The following account of visiting Bridge of Allan Well House is by Dr Murray Cook [as published in the Stirling Observer, 7 October 2020] The following images were taken by … Continue reading The Well Hoose
CANMORE: Warriston House, 1st OS map: Warriston House, as it was: Apart from the gate, that is now in Drummond Gardens, this sundial is all that survives of Warriston House:
Glassingall Mansion House, just North of Dunblane, was demolished in the months before my birth. I have seen photographs of it, and to my eyes, it looks to have been … Continue reading Glassingall Gardener
Keir estate is a most ancient one. For centuries it was owned by the Stirling family but is now in private ownership. If you have traveled on the M9 is … Continue reading Keir Gardens
On Monday I took a walk along the Allan Water towards Stirling and it’s castle. Leaving Mossgrove, I passed the play-park where children are currently no longer free to play … Continue reading Sandy Islet
‘FINDINGS’ by Kathleen Jamie is a book that you should read. Kathleen’s way of seeing wowed John Berger. No wonder. Here are some of my favourite findings from FINDINGS: … Continue reading F I N D I N G S
On the day that I retired from the NHS, after more than 25 years as a doctor, our postwoman delivered a present. It was from Alexander McCall Smith and included … Continue reading Pianos and Flowers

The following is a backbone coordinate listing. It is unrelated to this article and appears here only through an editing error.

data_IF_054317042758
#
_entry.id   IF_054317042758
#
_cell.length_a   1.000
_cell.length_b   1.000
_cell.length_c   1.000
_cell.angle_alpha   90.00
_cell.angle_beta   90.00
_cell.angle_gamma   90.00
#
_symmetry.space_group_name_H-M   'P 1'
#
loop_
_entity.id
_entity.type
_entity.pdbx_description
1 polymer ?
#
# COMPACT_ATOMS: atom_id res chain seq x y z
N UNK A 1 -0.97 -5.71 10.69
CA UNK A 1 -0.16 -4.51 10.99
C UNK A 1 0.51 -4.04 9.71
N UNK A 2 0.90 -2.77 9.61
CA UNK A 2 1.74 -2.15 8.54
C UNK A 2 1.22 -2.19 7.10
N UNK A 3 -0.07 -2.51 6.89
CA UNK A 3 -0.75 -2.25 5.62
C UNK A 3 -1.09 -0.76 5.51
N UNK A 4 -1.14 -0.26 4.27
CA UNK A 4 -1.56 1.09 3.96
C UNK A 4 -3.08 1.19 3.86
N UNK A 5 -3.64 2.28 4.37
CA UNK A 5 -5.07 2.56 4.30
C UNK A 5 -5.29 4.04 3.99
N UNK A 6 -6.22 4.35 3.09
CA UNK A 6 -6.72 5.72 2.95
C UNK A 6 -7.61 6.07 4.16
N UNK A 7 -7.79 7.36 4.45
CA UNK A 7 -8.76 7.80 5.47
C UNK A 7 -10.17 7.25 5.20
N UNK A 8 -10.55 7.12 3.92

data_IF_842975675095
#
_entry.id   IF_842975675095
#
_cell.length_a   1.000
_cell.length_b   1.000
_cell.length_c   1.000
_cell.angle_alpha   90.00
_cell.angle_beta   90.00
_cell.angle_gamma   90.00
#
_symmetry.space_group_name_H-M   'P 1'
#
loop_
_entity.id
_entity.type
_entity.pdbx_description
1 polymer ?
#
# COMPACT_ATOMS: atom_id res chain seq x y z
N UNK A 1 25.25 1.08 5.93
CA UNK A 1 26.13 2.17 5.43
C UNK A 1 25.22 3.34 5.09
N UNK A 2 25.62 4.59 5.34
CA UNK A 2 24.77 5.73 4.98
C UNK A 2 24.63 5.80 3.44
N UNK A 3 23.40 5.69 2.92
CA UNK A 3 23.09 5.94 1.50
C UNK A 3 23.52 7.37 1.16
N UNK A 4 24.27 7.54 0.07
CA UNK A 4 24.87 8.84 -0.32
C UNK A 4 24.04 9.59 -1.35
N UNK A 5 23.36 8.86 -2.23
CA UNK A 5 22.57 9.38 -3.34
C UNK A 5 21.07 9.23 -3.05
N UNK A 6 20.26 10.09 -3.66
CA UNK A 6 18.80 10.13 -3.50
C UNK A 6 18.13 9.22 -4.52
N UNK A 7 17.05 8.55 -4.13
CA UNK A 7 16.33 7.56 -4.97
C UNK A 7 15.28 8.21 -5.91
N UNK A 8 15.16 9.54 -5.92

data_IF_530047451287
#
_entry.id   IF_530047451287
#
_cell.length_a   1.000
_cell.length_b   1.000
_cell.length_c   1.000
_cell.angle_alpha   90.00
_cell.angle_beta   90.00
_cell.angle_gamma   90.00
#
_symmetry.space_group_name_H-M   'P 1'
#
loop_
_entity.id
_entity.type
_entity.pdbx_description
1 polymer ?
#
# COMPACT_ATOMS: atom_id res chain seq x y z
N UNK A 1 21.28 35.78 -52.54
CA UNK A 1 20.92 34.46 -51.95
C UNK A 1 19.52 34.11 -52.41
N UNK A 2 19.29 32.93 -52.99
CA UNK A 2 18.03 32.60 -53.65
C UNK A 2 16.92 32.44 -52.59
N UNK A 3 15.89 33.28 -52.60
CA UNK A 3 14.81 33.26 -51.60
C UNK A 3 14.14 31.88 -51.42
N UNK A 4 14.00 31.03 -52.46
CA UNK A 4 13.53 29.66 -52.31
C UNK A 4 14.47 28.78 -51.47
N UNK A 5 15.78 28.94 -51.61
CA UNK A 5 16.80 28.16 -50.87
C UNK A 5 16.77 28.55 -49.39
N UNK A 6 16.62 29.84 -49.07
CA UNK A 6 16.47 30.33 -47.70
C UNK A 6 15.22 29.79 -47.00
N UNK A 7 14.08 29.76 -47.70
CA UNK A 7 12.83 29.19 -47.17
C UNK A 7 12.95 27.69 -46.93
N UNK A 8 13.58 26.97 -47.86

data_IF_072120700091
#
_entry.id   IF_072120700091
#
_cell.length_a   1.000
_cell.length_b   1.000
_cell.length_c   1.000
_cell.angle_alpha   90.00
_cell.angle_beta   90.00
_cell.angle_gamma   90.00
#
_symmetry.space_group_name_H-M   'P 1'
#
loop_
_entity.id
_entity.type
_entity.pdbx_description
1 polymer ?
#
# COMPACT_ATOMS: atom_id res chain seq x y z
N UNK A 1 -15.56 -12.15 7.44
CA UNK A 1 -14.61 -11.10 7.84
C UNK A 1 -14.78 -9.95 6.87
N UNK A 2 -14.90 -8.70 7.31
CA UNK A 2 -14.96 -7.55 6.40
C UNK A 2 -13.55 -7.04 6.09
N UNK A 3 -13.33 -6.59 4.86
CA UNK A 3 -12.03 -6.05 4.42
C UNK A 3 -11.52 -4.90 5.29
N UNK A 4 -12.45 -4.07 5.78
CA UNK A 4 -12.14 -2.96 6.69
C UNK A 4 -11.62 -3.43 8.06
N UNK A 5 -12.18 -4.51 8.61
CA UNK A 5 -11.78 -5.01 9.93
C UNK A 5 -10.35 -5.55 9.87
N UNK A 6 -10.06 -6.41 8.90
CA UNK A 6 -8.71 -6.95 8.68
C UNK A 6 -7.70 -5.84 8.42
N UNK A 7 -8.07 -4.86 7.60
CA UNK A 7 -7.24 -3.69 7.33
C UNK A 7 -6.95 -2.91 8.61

Today, I was [again] humbled by [another] happenstance reminder of how little I really know about the world that surrounds me! This reminder happened in the natural course of the … Continue reading ‘Nature’s Fashionable Lounge’
It was guid to see Cammo Estate as “walk of the week” in today’s Scotland on Sunday. I have made a few films on Cammo.
Yesterday I met up with a musician in the National Portrait Gallery, Edinburgh. But first of all I went to say hello to Robert Louis Balfour Stevenson. His bust was … Continue reading And the artist . . .
“So fuck that. Fuck Normal” said one of today’s finest Scottish writers. Another Scottish writer worried “He is partially crazy, yes. He is maybe seventy-six percent crazy” Robert Louis Stevenson … Continue reading In a Name
The pharmacist Gilbert Farie relies upon Dr John Flaxman. Each year, Dr Flaxman chooses a day to celebrate as his “deathday”.